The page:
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Choctaw Terminal's last day
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The Last Day
of the
Last Wall

After the wanton destruction of the Choctaw Terminal on the day before Thanksgiving (November 21, 2001), the "scene of the crime" was revisited on numerous occasions by persons who had fought to save this classic old station. For some, it was an opportunity to practice industrial archaeology -- making a detailed examination of the long forgotten 1899 construction methods which had endured for over a century. For others, it was the morbid attraction of witnessing the death of an old landmark -- the realization that months of construction labor and years of maintenance could be transformed into rubble in a matter of hours. Some visitors wanted a memento from the building -- one of the unusual pressed bricks from Malvern, a hand-tapered voissoir from one of the window arches, or a couple of square nails driven in 1899. Everyone wanted to talk about the building, and the history that it held. Among those viewing the destruction of the station, the universal sentiment was one of disbelief that a historic, well preserved building like the Choctaw freight station would be deliberately destroyed.

Photo by Bill Pollard

Like the mysterious megaliths of Stonehenge, the ruins of the Choctaw freight station provided an almost mystical link with the past. A compelling fascination was evident both for those who had seen the station intact, and for those who were simply attracted by the publicity surrounding this landmark's destruction. Remorse permeated the site, along with great frustration and the disgusting realization that the loss of this historic building did not occur out of necessity. Much blame accrues to the Clinton Library promoters, whose frantic demands were to quickly move forward, regardless of the consequences. Their stubborn unwillingness to consider options will be long remembered; options which would have allowed the new library and the old freight station to coexist and compliment each other. It was also far from the finest hour for the City of Little Rock, where strong leadership should have said, "We want and support the Presidential Library, but we want the Choctaw Terminal, too. What do we need to do to have both?"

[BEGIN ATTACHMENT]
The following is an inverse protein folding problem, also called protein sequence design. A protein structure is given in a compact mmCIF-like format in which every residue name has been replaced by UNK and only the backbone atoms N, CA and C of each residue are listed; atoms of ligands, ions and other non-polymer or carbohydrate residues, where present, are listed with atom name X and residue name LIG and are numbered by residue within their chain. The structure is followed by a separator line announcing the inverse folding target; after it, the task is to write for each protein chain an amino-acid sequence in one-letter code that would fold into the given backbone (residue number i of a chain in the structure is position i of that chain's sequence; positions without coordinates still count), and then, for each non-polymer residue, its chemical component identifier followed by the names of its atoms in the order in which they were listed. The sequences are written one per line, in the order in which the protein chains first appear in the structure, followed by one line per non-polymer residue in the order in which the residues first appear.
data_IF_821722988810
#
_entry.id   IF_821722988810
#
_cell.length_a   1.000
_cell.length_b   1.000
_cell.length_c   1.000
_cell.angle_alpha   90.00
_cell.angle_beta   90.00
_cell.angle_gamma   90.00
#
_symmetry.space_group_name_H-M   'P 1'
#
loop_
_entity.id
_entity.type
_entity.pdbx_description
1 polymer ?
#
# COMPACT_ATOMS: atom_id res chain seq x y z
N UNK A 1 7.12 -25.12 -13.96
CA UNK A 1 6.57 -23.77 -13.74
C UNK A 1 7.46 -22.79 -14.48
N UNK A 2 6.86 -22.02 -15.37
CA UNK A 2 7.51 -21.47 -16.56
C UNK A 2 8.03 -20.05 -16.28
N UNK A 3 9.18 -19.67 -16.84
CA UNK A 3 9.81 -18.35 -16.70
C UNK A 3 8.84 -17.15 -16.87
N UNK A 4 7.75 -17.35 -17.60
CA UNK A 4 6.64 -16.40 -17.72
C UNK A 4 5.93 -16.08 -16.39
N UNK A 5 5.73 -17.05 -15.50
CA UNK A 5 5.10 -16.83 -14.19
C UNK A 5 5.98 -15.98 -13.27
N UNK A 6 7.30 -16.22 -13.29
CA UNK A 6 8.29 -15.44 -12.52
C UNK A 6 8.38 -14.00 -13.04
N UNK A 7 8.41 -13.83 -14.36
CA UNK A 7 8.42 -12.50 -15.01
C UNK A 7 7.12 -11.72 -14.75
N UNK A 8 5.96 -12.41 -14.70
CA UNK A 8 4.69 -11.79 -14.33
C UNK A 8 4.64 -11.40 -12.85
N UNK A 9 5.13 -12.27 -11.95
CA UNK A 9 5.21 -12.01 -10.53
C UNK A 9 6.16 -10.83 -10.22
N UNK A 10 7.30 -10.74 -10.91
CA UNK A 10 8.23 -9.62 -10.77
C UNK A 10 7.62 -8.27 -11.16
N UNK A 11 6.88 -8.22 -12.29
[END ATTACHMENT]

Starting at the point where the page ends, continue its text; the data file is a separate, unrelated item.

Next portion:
Photo by Bill Pollard

This "last wall," the west side of the two-story part of the station, had been hidden within the May Supply complex since 1962. Exposure to sunlight for the first time in almost 40 years helped to prominently display the zig-zag diamond pattern formed by interspersed yellow brick. Although the brick was now scarred from careless demolition of a concrete second floor outside the building, there is only a fine concrete line (six brick rows above the arch) to show where the much newer concrete floor met the building. Compare this view to pre-demolition photos of this wall of the station, when still surrounded by the external May Supply structure, to see how readily the exterior structure was peeled away from the old station with negligible damage.

Photo by Bill Pollard

The three photographs on this page were taken during a mid-afternoon visit on Christmas Day, 2001. Early the next morning, demolition crews battered down and hauled away the last wall of the Choctaw Terminal. Like most of the remainder of the building, it was unceremoniously hauled to a landfill, with little thought given to salvaging old brick, old timbers, or anything else. Could it be that those responsible were now ashamed, and wanted the site cleared as soon as possible to bury the evidence of their deed?

Photo by Bill Pollard

Years after the fact, the callous arrogance of those who orchestrated the unnecessary destruction of this old building remains a bitter memory. The inability of preservationists to rescue the Choctaw Freight Station is a textbook example of what can happen when city officials, land developers and a powerful foundation conspire to advance their own selfish agenda at the expense of the public interest.

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